About This Instrument
As a playing instrument, it is a typical modern Hardanger fiddle.  Players in Norway and America have
played this instrument with no complaints about measurement, adjustment, and so forth.  Neck length
(edge of body to nut) 111 mm.  String length about 300 mm.  Flatter-than-violin fingerboard and bridge.  
Hardanger fiddle strings.

The decoration uses the traditional methods: inlay of bone and mother-of-pearl, and pen-and-ink drawing.
However,the artistic style is quite non-traditional.  In the traditional artwork, the pen-and-ink drawing is
leafy, and the inlay in the fingerboard and tailpiece are geometrical.
Here's an example of the traditional
artwork, in a fiddle by Torleiv Frøysaa,
from 1931.  It's on my workbench, being
repaired.
Click to enlarge
But I could not force myself to do the traditional artwork; instead, all the artwork in my instrument is
based on Viking-age themes.  (The earliest known Hardanger fiddle is dated 600 years after the end of
the Viking age, so there is certainly no claim that this use of Viking themes is historical.  It is just an
artistic choice.)  Here are a few of the models I used.
Head from the Oseberg find - click to enlarge
Head of my fiddle - click to enlarge
The head of the fiddle is based on a
head that was part of the Oseberg ship
find.  This magnificent and terrifying
carving is probably the most famous
single object from Viking times.
The story of Sigurd the killer of the dragon Fafnir is the story that Wagner adapted for the Ring.  One of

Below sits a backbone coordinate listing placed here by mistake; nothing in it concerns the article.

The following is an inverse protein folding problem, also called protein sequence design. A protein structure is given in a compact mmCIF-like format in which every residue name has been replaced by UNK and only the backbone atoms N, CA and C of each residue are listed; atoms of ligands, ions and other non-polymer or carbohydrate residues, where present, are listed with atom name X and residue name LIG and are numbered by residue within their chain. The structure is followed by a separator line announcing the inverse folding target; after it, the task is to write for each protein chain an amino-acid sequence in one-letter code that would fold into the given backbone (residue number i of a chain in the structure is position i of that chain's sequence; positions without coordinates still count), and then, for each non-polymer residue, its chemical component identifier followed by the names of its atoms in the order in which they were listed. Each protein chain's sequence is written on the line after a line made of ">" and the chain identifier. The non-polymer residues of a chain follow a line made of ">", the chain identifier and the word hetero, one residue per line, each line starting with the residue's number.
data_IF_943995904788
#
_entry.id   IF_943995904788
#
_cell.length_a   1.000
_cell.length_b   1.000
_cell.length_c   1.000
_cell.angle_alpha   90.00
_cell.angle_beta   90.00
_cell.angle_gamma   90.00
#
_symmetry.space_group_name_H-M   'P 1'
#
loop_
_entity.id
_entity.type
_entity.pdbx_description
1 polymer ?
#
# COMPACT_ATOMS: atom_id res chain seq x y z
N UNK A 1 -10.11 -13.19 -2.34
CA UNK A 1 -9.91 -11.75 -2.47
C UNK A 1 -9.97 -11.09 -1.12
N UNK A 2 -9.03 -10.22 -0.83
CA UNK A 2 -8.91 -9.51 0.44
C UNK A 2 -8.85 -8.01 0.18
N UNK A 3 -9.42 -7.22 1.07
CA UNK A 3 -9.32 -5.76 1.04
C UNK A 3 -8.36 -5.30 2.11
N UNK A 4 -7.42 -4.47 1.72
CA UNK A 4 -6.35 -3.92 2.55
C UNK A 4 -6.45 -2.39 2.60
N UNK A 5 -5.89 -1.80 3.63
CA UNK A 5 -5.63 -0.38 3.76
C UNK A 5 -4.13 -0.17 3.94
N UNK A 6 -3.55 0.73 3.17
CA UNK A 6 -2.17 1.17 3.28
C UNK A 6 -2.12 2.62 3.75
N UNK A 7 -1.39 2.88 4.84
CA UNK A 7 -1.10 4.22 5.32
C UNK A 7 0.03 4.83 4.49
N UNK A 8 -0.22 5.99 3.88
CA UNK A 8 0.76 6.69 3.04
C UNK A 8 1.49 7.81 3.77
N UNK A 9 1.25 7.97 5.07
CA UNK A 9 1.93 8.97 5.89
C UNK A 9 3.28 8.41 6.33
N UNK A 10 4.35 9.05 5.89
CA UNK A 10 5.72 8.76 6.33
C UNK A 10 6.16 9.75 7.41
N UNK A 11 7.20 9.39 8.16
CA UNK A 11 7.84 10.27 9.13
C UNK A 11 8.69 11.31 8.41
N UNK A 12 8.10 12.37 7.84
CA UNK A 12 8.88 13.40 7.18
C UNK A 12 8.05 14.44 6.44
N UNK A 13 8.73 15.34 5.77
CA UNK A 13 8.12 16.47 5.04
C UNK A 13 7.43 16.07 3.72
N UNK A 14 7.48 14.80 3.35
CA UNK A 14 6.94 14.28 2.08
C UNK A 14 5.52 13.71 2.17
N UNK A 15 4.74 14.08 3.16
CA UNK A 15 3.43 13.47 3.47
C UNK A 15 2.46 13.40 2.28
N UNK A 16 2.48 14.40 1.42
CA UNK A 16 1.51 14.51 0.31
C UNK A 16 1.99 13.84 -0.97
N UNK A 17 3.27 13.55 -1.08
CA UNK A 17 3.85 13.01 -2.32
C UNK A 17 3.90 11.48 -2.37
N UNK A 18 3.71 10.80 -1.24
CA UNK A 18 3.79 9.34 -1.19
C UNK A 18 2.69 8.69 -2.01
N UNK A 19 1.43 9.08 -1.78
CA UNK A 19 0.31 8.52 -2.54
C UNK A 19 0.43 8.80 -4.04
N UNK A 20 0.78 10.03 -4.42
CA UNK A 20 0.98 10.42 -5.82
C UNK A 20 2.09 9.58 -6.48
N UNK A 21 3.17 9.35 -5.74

the bad characters from the story (actually, nobody was very nice) was Gunnar.  As punishment, he was
thrown into a pit of poisonous snakes with his hands bound.  His sister threw in his harp.  He played the
harp with his feet, which calmed the snakes, until – perhaps he hit a wrong note – one of them bit him and
killed him.
Gunnar in the snake pit - click to enlarge
Gunnar on the fingerboard of my fiddle - click to enlarge
Scenes from the Sigurd story were
carved on church door frames.  Here
is Gunnar from one such door frame.  
I thought he would be a good choice
for the fingerboard of the fiddle.
The pen-and-ink work has various sources.  The birds (yes, they are birds) in the middle of the bottom and
top of the instrument are from the Oseberg find.  The intertwining animals on the upper and lower ribs
(sides) are from a silver cup known as the Jellinge cup.  And the runic inscription on the middle ribs says
… well, what do you think it
should say?